Five trends from Embedded World

February 28, 2014 // By Nick Flaherty
With 850 exhibitors and 26,688 visitors in Nuremberg, Embedded World is the world’s largest trade show dedicated to the embedded market, so it’s a natural place to see the industry trends from hardware to software.

The Internet of Things
The IoT is reaching hype proportions, and anything that is connected is now part of the IoT, at least on PowerPoint. But there are some real steps forwards. Microcontrollers are now adding enough memory to support both the wireless links and the applications code for sensor nodes, reducing costs and complexity. And there are secure boot loaders and firmware to start to tackle the security of the link form the sensor to the cloud.
How all this is controlled is still up in the air (or the cloud). Cloud services are one way, and these are evolving. Bluetooth is also emerging as a contender for IoT networking and control with versions 4.0 and 4.1 of Bluetooth Smart, using a smartphone as a local controller. This means CSR in Cambridge now becomes a very interesting player in the embedded microcontroller space.
CSR networks the Internet of Things with Bluetooth

Big.LITTLE or small.LARGE
Reinventing VxWorks for the Internet of Things with a 20Kbyte microkernel was a key step for Wind River, but there are several subtleties that point to new directions. Firstly, Wind River aims to support two architectures initially – ARM and Intel. Which is interesting, as Intel doesn’t have processors for the edge of the IoT yet. What is does have, as we saw in January, is a chip with a microcontroller and a microprocessor both using the Quark core. This small & large heterogeneous architecture (and they make sure not to call it big.LITTLE) is becoming increasingly popular in medical and telecoms applications, says Wind River, and the small core will run the microkernel with full VxWorks on the other. A key trend to watch in several markets.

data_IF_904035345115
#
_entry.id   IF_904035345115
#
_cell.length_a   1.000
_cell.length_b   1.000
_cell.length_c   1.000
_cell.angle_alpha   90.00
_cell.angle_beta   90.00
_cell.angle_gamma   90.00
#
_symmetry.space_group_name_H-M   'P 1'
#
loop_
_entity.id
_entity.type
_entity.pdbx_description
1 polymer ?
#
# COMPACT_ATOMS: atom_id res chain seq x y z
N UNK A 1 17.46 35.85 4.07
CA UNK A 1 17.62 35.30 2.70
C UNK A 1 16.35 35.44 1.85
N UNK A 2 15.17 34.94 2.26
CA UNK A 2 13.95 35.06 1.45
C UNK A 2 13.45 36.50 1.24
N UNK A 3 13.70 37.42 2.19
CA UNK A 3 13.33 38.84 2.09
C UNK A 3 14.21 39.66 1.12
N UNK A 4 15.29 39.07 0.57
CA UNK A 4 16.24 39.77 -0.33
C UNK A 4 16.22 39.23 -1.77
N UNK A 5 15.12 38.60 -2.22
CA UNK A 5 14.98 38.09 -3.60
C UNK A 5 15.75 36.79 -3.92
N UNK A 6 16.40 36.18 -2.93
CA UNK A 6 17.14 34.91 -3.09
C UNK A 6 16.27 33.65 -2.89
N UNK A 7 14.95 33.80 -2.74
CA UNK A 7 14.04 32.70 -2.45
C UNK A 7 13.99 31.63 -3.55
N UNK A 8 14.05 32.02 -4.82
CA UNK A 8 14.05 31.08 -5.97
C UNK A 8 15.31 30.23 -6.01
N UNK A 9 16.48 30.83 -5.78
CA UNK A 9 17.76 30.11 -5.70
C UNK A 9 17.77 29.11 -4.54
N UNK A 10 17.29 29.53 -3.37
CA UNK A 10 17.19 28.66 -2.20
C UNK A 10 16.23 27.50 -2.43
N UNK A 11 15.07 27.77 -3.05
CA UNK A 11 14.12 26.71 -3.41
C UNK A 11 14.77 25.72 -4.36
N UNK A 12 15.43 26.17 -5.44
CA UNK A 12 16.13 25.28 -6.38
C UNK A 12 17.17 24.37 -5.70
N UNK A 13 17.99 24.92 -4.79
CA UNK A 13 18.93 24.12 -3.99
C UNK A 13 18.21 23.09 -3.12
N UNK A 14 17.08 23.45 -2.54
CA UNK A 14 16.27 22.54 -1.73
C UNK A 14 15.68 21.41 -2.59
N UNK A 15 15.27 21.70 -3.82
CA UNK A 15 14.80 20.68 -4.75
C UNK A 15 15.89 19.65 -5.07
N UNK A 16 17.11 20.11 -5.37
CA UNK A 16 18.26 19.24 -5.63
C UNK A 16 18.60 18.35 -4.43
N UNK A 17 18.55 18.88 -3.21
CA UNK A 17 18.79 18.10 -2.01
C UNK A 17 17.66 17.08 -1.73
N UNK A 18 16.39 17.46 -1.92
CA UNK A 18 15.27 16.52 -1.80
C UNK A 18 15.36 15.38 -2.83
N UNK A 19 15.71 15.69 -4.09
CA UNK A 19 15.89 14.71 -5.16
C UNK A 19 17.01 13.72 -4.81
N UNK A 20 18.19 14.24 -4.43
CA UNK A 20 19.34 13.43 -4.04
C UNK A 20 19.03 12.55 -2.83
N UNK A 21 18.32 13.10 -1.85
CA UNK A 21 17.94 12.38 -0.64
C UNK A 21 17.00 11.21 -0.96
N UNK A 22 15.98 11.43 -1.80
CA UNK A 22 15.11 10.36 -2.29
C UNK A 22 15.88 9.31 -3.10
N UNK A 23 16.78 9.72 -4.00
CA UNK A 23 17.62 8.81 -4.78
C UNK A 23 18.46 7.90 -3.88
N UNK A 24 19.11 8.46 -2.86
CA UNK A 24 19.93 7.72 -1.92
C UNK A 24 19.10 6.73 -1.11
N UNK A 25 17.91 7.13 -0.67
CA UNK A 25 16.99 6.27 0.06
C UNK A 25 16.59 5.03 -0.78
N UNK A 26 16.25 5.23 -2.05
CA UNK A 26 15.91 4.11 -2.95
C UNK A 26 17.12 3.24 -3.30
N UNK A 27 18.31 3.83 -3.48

VxWorks reinvented for the Internet of Things

Virtualization of microcontrollers

Imagination’s M class microcontroller cores are the first to support virtualization, but ARM is not far behind with its Cortex-R architecture. The key here is the software,